Tengo na minchia tanta

Spanish, Peru
#1
Ok, so this might look like a waste of time for many of you, but I really couldn't hold my curiosity anymore. "Tengo na minchia tanta" is the title of a Frank Zappa song included in the Uncle Meat cd. What on earth does that mean???

Thank you so much!
Bruno.

PS: I'm pasting some of the lyrics below, just in case someone gets curious.


Ah, tengo na minchia tanta
Tengo na minchia accussi'
Devi usare un pollo
...Se me la vuoi tastar
  1. Song lyrics may be quoted up to a maximum of four lines. Members are welcome to post links to complete lyrics, but may not copy extensive quotations to these forums for copyright legal reasons. Threads and posts with song lyric quotations beyond four lines will be removed.
 
  • danalto

    Senior Member
    Italy - Italian
    #2
    Be careful! It's a very vulgar expression, in southern dialect (Sicily) meaning "I have a very big c...k" :)
     
    Spanish, Peru
    #4
    oh my god! I'm sorry! :S
    I should have known better... it's Zappa, afterall!

    Well... but then... just before we forget the whole thing... What does it mean "accussi" (in that context)?
     
    Spanish, Peru
    #7
    Well, yes, it's been included in the cd version of Uncle Meat (it wasn't on the original LP version).

    If you have the chance, listen to it. Now that I know what it means, together with the sleazy voice of the singer, it makes it even funnier.
     

    Kleine Hexe

    Senior Member
    Italian Italy
    #12
    usa_scott said:
    Davvero? Mi sembra che sono molto simili, allora.
    Beh, effettivamente "tengo" non è siciliano e neanche "pappà", "accussì" può essere sia siciliano che napoletano, mentre sulla parola "m*****" non ci sono dubbi, e' siciliana!
    Credo sia un mix di dialetti e italiano. :)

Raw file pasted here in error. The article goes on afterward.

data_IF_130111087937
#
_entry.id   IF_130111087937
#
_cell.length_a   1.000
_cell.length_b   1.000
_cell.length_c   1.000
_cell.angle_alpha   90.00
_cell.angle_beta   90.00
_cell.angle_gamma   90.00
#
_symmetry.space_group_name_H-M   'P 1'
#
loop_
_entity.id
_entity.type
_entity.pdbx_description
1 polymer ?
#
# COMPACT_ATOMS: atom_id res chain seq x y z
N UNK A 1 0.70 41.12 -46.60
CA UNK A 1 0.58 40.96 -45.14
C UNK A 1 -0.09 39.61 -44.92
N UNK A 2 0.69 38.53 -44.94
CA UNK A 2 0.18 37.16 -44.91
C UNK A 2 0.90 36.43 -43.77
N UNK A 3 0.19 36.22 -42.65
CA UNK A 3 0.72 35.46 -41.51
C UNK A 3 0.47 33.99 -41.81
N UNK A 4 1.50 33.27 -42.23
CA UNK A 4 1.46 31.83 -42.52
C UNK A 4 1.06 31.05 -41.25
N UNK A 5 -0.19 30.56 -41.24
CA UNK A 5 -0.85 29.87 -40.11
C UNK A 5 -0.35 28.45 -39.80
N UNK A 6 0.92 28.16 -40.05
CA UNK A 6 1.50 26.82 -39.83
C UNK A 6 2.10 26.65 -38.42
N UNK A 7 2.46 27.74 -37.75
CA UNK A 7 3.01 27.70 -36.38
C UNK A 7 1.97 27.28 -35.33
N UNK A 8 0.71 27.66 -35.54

V52

    Member Emeritus
    Italy Italian
    #14
    Just to add an information:
    the word :warn: "minchia" :warn: is definitely dialectal from Sicily, and not coming from Neapolitan.The differences between the two dialects (I'd say languages) are enormous in pronounce and constructions of phrases and periods. The word comes from Latin "mentula" .
    Vittorio
     
    English American & (Latin), Texas, USA
    #15
    Salve! i'm curious about the derivation of minchia from mentula I know /tu/ >> /chu/ sometimes, but how and why did the /l/ get dropped. are their any other sicilian dialectical words that exhibit this safe phonological pattern. I heard this word watching " l'Ispetore Coliandro" over the internet on RAI Click.
    Magister Texas :){>
     

    Sorcha

    Senior Member
    Ireland, English
    #16
    May I ask, (or rather dare I!!), about the secnd two lines. What do they mean? I'm just wondering does pollo refer to a chicken? And tastar to taste???
     

    _forumuser_

    Senior Member
    Italian
    #17
    May I ask, (or rather dare I!!), about the secnd two lines. What do they mean? I'm just wondering does pollo refer to a chicken? And tastar to taste???
    Tastare means to grope. So the sentence reads:

    You need to use a chicken to grope it

    No idea what it means, though. Let me also point out that the correct translation of accussi' here is "this/that big."
     
    Italy, Italiano
    #18
    Può essere questa la traduzione dell'ultima frase?

    Se me la vuoi tastar = If you want to feel it to me = if you want to examine my c..k by touch
     
    English American & (Latin), Texas, USA
    #19
    /mentula/ CL >> /mentla/* VL >> /mentchia/ or ?/mintchia/? Old Ital? Dialect? >> /minchia/ Sicilian?
    From Classical to Vulgar Latin the fist pholological effect is syncpation like poculum >> poclum
    VL /la/>> Italian /ia/ like Clarus >> Chiaro

    but how does the /t/ get lost, does it combine with the /l/ to make a /chia/.
    I'm curious to gain any insight y'all might have.
    grazie a tutti.
     
    Italy, Italiano
    #20
    Just to add an information:
    the word :warn: "minchia" :warn: is definitely dialectal from Sicily, and not coming from Neapolitan.The differences between the two dialects (I'd say languages) are enormous in pronounce and constructions of phrases and periods. The word comes from Latin "mentula" .
    Vittorio
    Does "Minchia" come from "mingere" = "to urinate" ?
     
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